After you file a dispute, the credit bureau has 30 days to investigate the situation and correct the error (45 days if you supply additional information during the investigation time). To investigate your dispute, the credit bureau contacts the source of the information, usually a creditor. If the creditor doesn't respond to the inquiry, and the information can't be verified, it must be deleted from your credit report.
Correcting credit reports for all three credit bureaus is as easy as correcting one. You only have to file a dispute with one credit bureau, since creditors share information with all three credit bureaus via the Automated Consumer Dispute Verification (ACDV) system. The ACDV, which was developed in 1995 by the Associated Credit Bureaus (now the Consumer Data Industry Association), is designed to speed the investigation process as it eliminates mail delay. It also makes life easier for you since you may not have to contact all three credit bureaus. After your dispute is filed, however, it's a good idea to follow up with each credit bureau individually to make sure the information has been corrected. For more information about the online version of ACDV, see the article Understanding E-OSCAR.
What if the creditor doesn't agree with your dispute? The credit bureau won't make any changes to your credit report if a creditor doesn't verify your information. If you still believe the information is inaccurate, you can provide a statement that tells your side of the story and ask the credit reporting agency to permanently add it to your credit file. If you choose to do this, be brief and stick to the facts. Describe only why you believe the information is inaccurate. It is not necessary to describe the circumstances that caused the situation to occur. By attaching the statement, future creditors will see the situation was under dispute and it may not be considered detrimental to your credit history.
What if this sounds like too much work? There is another option. You can use the services of a reputable credit repair organization, sometimes known as credit clinics. Typically, credit repair organizations can:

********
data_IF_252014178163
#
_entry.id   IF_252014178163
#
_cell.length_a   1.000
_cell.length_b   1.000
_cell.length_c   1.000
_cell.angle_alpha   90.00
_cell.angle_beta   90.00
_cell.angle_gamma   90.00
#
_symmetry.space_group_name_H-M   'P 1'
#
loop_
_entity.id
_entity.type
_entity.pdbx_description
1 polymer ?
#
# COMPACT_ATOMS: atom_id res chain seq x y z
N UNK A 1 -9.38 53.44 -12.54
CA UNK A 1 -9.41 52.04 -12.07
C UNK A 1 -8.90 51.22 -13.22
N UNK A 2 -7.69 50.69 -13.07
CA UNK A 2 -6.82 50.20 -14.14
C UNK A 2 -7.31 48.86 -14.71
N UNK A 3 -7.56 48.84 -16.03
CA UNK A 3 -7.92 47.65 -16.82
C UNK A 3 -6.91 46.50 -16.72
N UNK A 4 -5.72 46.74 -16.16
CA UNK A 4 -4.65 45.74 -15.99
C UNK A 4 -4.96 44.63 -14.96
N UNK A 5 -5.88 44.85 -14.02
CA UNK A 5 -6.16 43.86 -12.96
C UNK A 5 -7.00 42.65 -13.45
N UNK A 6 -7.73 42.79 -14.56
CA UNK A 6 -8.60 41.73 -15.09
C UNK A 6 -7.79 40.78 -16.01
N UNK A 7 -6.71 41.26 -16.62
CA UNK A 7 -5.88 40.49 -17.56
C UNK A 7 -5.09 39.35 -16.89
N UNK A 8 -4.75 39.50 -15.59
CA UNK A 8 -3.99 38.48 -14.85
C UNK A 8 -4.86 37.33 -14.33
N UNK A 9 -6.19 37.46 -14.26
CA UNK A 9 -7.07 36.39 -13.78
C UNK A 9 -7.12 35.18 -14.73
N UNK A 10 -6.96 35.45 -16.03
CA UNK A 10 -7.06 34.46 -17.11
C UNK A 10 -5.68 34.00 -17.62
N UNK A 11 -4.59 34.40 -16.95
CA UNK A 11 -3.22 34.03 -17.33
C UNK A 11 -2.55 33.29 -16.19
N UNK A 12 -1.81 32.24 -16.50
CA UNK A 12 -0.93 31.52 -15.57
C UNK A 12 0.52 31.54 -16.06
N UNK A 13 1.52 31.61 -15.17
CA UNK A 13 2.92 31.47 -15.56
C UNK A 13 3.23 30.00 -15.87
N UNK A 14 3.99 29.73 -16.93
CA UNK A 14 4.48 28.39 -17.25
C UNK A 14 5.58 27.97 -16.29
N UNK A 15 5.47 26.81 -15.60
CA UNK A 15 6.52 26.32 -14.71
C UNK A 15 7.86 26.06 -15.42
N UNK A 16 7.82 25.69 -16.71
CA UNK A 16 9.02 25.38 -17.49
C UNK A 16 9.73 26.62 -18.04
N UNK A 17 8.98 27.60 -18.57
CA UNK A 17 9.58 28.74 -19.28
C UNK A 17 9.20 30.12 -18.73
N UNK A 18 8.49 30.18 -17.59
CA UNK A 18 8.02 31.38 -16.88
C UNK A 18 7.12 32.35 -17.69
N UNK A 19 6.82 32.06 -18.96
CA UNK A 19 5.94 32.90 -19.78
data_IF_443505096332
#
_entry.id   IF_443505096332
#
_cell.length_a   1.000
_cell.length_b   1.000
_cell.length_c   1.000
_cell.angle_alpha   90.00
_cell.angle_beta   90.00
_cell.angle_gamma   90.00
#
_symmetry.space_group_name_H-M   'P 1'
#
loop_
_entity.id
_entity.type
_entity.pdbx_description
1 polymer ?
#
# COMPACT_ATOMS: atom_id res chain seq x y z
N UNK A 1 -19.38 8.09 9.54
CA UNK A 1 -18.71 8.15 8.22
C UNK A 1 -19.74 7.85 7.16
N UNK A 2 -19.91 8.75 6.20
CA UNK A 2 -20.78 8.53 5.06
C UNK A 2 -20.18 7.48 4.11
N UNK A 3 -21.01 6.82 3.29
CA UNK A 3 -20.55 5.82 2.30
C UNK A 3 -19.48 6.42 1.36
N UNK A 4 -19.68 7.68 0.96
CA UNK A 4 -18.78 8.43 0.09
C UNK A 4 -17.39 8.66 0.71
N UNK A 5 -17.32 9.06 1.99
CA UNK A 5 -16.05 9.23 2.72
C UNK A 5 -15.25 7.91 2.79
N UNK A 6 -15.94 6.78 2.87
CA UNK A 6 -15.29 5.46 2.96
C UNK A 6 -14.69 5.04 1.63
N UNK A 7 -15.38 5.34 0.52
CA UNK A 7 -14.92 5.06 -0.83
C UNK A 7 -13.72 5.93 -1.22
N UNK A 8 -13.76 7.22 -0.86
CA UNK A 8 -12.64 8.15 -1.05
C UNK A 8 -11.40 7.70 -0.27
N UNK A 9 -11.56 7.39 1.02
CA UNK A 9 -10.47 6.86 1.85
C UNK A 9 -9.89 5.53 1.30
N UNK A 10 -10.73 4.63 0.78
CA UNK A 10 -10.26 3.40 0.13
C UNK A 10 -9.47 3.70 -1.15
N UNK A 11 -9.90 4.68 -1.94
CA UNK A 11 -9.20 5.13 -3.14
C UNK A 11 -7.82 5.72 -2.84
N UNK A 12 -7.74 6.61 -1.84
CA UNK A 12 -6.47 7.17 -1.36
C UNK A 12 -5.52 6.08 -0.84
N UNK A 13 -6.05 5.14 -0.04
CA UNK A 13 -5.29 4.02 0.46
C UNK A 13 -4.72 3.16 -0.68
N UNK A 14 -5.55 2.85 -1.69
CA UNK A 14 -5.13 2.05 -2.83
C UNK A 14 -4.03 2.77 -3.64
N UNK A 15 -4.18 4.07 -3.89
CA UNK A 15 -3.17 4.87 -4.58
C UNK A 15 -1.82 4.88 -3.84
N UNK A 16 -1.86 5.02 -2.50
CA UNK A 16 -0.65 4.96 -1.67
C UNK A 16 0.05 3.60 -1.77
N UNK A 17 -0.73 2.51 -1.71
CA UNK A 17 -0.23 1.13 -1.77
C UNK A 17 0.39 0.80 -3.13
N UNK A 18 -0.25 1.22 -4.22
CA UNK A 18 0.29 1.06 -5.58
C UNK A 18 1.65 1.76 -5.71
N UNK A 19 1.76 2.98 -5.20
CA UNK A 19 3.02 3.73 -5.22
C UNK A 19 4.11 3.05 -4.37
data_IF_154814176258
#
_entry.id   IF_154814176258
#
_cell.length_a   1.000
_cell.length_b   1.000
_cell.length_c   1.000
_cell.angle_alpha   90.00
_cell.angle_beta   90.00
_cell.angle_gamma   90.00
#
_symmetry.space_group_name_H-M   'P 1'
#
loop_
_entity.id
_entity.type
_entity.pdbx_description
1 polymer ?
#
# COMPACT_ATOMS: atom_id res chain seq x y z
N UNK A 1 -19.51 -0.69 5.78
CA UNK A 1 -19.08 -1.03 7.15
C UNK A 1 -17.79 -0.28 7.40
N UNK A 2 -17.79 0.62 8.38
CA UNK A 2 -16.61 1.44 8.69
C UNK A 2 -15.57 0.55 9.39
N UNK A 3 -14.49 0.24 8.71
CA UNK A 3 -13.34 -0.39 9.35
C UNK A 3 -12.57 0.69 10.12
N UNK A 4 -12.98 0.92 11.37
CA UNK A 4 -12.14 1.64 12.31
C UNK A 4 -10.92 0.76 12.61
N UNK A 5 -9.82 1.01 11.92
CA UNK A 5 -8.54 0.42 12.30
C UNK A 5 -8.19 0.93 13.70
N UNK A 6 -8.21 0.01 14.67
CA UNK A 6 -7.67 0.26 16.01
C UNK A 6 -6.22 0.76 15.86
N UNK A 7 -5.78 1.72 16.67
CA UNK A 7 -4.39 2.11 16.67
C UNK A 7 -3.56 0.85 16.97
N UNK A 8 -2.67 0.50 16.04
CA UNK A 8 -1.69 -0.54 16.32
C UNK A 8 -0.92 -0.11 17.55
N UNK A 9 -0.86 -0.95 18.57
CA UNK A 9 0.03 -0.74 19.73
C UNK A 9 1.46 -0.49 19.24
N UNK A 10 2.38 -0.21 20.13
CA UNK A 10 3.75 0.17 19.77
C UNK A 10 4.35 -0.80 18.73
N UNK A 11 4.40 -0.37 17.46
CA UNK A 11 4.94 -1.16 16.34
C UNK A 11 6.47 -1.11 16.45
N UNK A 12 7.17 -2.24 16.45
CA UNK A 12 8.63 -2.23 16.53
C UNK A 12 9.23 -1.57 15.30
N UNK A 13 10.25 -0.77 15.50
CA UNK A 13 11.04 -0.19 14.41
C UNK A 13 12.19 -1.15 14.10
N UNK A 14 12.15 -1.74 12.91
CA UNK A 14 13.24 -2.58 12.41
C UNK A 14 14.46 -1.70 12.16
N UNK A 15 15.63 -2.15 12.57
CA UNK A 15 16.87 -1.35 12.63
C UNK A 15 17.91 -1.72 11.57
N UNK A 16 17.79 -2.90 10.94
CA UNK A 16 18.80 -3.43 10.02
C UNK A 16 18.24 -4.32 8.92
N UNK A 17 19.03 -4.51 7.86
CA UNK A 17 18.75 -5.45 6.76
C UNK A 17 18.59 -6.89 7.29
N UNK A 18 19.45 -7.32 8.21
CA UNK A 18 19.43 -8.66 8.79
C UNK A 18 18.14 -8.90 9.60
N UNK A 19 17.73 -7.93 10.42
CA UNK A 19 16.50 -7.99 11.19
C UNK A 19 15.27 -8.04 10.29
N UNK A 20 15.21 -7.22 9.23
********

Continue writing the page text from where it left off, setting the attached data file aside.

Get copies of your credit report
Send letters to the credit bureaus disputing inaccurate information
Attach a statement to your credit report which gives additional information on a specific issue
Sound familiar? They provide the same service that you can do for yourself. The difference is that they charge a fee. If you want more information on credit repair organizations and the Credit Repair Organizations Act, read the related articles in our Library.
It may take some time and effort, but a critical part of maintaining good credit health is to regularly verify the accuracy of your credit report. Start by reviewing a copy of your credit report today. Remember, if you have bad credit, you can't erase it, but you can replace it with a positive credit profile. See the U.S. Federal Trade Commission article Building a Better Credit Report.
Don't be the victim of a scam! Know what credit repair organizations can and cannot do with your credit, and make an informed decision when deciding to use one.
The new Consumer Financial Protection Bureau (CFPB) is now accepting consumer complaints about credit reports. Learn how to lodge a complaint with the bureau if you think you've found an error.